A couple of days later, the car was dropped off at B&M in Glasgow for the necessary work. They quickly adjusted the bonnet release cable to take up a little slack caused by it stretching over time, and the only other fix needed was to clear some sludge out of the front window washer jets. The car then sailed through the MoT and was given a clean bill of health for another year’s driving.

While at the garage, they also sorted out the bodge inflicted by a local outfit on the brake’s ABS sensor connector. It’s now properly located and routed, with the mechanic commenting that it must have taken more time and effort to do the job badly than it would have taken to complete it as it should be.

B&M has also suggested a bodyshop to tidy up the Mini. The paint itself is in good shape, but the bumpers have a couple of scuffs and the original white stripes are well past their best. Applying new stripes is a potential DIY job, but I am enough of a fusspot to want them exactly where the old ones are, so having it done professionally makes sense to me. At the same time, the paint scrapes can be sorted and the Mini will be back to its best. The only danger then is I might have to keep it clean all of the time…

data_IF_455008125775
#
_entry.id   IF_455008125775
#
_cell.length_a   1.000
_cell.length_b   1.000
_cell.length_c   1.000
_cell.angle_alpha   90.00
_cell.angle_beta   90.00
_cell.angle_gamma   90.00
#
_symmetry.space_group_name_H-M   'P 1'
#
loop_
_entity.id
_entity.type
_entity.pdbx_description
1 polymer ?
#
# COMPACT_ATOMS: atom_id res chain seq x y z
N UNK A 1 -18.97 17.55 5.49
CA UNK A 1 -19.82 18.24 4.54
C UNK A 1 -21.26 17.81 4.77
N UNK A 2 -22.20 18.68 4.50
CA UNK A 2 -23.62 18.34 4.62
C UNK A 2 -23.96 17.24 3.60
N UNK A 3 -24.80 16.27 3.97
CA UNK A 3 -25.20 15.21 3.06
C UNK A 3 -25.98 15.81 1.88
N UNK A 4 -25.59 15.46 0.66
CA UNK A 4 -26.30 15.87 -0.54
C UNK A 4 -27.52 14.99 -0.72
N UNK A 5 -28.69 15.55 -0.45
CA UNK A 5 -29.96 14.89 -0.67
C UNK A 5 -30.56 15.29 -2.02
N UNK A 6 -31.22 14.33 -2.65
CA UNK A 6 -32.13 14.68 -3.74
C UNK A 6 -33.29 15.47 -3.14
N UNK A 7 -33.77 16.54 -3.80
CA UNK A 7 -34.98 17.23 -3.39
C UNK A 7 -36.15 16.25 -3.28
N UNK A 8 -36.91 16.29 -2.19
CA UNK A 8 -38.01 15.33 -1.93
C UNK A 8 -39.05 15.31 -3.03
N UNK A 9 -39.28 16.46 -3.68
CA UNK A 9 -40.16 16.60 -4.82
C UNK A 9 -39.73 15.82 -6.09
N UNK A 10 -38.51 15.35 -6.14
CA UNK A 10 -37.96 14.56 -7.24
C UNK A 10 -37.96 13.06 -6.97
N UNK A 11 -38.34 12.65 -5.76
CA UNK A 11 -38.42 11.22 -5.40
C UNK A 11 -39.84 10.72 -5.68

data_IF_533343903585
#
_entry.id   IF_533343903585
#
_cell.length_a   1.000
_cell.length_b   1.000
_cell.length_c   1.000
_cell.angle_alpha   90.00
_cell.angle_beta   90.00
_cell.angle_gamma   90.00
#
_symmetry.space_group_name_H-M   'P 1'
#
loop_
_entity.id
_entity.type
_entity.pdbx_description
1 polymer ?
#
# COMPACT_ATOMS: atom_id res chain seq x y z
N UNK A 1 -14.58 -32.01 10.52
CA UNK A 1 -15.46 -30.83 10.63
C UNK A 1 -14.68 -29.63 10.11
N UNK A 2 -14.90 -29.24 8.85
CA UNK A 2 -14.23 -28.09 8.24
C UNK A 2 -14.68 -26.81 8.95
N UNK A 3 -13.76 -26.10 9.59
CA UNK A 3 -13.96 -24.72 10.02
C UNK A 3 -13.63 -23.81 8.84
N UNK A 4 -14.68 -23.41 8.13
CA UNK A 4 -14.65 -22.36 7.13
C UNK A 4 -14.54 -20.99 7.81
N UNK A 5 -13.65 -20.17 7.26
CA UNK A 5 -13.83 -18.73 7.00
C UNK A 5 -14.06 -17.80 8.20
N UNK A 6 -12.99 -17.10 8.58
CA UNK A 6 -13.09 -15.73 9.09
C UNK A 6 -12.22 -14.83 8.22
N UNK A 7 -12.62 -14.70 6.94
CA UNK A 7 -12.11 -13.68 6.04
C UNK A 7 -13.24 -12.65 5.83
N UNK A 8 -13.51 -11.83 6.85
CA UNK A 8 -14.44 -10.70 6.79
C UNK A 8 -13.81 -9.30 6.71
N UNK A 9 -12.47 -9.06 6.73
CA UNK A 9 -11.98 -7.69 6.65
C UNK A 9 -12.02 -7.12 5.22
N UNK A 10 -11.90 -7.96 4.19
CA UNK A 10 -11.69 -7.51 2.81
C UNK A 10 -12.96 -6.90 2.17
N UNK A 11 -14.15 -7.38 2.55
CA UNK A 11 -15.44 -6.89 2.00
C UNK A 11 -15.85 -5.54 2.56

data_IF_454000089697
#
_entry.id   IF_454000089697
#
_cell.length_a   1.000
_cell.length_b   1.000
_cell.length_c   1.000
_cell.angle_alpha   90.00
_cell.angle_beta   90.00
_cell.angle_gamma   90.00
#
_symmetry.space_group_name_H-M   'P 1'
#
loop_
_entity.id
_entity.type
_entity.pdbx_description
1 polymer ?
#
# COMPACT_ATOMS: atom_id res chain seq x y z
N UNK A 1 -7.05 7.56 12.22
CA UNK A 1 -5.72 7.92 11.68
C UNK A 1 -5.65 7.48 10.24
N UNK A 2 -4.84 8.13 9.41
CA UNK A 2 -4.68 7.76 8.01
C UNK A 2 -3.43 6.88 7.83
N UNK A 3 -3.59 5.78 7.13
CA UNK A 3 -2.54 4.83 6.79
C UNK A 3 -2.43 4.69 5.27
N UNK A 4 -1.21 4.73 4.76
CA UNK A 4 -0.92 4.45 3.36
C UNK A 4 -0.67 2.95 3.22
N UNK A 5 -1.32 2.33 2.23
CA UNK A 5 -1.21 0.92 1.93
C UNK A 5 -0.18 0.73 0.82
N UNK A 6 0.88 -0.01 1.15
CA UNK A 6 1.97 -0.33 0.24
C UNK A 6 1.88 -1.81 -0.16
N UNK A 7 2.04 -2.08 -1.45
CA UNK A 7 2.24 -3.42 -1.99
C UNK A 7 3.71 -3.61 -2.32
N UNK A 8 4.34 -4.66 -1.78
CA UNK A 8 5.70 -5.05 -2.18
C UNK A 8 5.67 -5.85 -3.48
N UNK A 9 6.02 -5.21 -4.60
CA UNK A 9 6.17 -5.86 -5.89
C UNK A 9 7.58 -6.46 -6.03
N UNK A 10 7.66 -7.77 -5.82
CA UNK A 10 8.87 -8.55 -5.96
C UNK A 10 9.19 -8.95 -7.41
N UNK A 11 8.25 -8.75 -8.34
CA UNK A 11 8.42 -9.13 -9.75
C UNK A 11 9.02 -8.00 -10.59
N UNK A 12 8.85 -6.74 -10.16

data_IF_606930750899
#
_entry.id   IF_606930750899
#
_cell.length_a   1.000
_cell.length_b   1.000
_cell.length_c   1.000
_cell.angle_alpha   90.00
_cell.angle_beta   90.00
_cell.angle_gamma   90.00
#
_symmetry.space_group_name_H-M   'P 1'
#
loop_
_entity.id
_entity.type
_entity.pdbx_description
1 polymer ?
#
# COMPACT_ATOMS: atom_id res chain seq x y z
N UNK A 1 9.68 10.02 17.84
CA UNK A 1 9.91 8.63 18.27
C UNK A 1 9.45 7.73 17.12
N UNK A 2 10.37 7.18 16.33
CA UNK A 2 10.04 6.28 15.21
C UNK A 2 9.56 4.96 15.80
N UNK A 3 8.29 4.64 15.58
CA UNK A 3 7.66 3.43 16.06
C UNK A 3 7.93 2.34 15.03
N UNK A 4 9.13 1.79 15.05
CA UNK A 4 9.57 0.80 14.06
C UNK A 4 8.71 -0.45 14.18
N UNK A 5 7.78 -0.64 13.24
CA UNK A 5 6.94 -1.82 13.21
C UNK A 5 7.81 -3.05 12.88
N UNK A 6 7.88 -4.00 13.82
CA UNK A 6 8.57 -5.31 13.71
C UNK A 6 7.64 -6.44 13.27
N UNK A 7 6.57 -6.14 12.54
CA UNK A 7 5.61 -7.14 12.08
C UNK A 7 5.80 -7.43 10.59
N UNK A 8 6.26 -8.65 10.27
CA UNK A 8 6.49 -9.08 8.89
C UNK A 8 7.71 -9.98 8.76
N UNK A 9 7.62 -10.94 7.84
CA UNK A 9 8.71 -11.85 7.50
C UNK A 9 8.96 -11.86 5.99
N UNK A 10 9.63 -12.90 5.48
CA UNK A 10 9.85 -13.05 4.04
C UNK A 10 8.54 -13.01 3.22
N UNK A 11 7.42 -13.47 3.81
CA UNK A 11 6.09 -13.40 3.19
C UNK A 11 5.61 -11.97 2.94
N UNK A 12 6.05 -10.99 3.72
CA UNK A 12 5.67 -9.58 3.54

14 March, 2023: Time for new tyres, before a track day for my 13-year old son

Living with a Mini Cooper S
The Mini was cleaned in the last year – honest… Photo: Alisdair Suttie

Blimey, it’s been a year since I last wrote about my Mini Cooper S. Two simple reasons for the lack of updates are the car has not needed anything sorted recently and, although I’ve been driving it, the mileage has gone up by a modest 4000 miles over the past year. However, they have been four thousand extremely enjoyable miles as the car still entertains on every drive with its performance and handling. And every year that goes by, the Mini feels that bit more compact on the road compared to the current SUVs and crossovers that tower over it.

Mention of the MoT brings me back to reality as the Mini did need a couple of items addressing. The first was attention for its rear brake discs and pads, which were getting close to the end of their useful life. Changing those wasn’t too much of an expense, but a test fail on emissions had my pulse rate nudging round the rev counter.